Tuesday, April 19, 2011

This Time Is Different

Two passages worth remembering, followed by its comparison to China.

From Carmen Reinhart & Kenneth Rogoff's "This Time Is Different : Eight Centuries of Financial Folly"


Banking Crises in Repressed Financial Systems
Our sample includes basically two kinds of banking crises. The first is common in poor developing countries in Africa and elsewhere, although it occasionally surfaces in richer emerging markets such as Argentina. These crises are really a form of domestic default that governments employ in countries where financial repression is a major form of taxation. Under financial repression, banks are vehicles that allow governments to squeeze more indirect tax revenue from citizens by monopolizing the entire savings and payments system, not simply currency. Governments force local residents to save in banks by giving them few, if any, other options. They then stuff debt into the banks via reserve requirements and other devices. This allows the government to finance a part of its debt at a very low interest rate; financial repression thus constitutes a form of taxation....

Governments frequently can and do make the financial repression tax even larger by maintaining interest rate caps while creating inflation. For example, this is precisely what India did in the early 1970's when it capped bank interest at 5 percent and engineered an increase in inflation of more than twenty percent...)
Inflation rate in China: 5.5%
Average rate on deposits: 1.4%
Average rate on Chinese bank assets: 3.7%


The Lessons of History

The lesson of history, then, is that even as institutions and policy makers improve, there will always be a temptation to stretch the limits. Just as an individual can go bankrupt no matter how rich she starts out, a financial system can collapse under the pressure of greed, politics, and profits no matter how well regulated it seems to be.
...
We have come full circle to the concept of financial fragility in economies with massive indebtedness. All too often, periods of heavy borrowings can take place in a bubble and last for a surprisingly long time. But highly leveraged economies, particularly those in which continual rollover of short-term debt is sustained only by confidence in relatively illiquid underlying assets, seldom survive forever, particularly if leverage continues to grow unchecked.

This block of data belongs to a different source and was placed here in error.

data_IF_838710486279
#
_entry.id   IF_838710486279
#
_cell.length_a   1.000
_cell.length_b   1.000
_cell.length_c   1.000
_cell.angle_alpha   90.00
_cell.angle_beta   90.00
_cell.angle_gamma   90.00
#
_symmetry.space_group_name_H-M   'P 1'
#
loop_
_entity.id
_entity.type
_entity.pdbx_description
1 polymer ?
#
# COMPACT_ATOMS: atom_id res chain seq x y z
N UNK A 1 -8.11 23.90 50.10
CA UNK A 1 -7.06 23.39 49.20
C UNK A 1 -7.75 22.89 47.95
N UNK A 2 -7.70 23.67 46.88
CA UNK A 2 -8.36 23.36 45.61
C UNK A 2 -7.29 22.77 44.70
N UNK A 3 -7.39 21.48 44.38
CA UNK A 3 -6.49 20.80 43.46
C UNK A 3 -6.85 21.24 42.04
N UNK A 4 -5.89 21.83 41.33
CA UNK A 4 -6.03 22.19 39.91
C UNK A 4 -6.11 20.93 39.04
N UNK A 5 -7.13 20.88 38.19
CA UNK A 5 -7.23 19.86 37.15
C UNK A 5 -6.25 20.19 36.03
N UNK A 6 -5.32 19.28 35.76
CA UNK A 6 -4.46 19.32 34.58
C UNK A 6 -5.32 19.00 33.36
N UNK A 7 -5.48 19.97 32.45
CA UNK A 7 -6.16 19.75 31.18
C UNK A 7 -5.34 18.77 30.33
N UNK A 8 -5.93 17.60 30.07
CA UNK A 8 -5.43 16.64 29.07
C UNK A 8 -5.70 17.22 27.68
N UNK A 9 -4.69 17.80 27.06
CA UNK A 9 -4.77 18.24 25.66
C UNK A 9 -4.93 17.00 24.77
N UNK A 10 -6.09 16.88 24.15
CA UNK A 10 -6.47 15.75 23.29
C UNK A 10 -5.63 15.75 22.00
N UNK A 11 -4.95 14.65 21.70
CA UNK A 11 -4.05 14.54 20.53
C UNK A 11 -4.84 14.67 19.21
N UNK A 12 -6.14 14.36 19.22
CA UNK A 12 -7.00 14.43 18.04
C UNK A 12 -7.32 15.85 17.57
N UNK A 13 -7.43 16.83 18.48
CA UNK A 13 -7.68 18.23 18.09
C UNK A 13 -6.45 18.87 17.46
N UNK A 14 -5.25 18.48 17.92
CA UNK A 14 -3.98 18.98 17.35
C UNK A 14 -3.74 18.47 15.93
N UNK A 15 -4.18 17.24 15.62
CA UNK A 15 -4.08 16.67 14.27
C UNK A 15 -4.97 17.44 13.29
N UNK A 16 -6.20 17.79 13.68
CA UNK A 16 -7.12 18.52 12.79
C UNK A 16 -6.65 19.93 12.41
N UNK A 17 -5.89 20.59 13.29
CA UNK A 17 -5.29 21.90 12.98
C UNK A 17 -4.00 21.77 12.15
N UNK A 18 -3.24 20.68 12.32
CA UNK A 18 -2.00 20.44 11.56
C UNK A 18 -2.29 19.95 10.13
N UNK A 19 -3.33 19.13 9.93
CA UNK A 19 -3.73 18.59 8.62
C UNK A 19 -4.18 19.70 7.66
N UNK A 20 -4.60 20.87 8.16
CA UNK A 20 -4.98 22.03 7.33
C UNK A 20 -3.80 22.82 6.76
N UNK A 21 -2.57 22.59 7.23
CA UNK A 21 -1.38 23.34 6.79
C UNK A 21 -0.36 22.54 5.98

China's Fixed Asset Investment as a percent of GDP: 47 - 65% (depending on what figure you use)
That is a $3.5 trillion+ investment program.
According to a recent article, it now takes $4.3 of debt to create $1 of growth in Chinese GDP. The average for the US from 2001-2010 was about $4 to $1.

Buffett used to say, bubbles usually have their beginnings in something fundamental; public mania just takes the concept too far. China began its fabulous growth by becoming the world's exporter of choice. Yet gradually, an ever larger amount of GDP was composed of new fixed investment. And after the financial crisis, the Chinese government enforced a higher, unprecedented level of investment, taking its share of GDP from the mid 30's to where its at today.

Step back and think about that for a minute... through one of the biggest drops in demand ever... with Chinese wage pricing and currency levels rising... their level of new investment soared. It should be concerning.

As for commodities... Is this time really different?

Source: Macleans

3 comments:

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RRJ said...

Good post. This article applies equally to the US of course. While I do not subscribe to all of the thoughts on shadow stats.com, I do believe that the current methods used to calculate inflation are seriously flawed, and the government has every incentive to understate inflation to hide the massive hidden tax in real terms that the nation's savers are incurring through "quantitative easing".

Bernanke may be preventing a replay of the 1930s, but if he is, he is doing it at least partially on the backs of savers and fixed income retirees.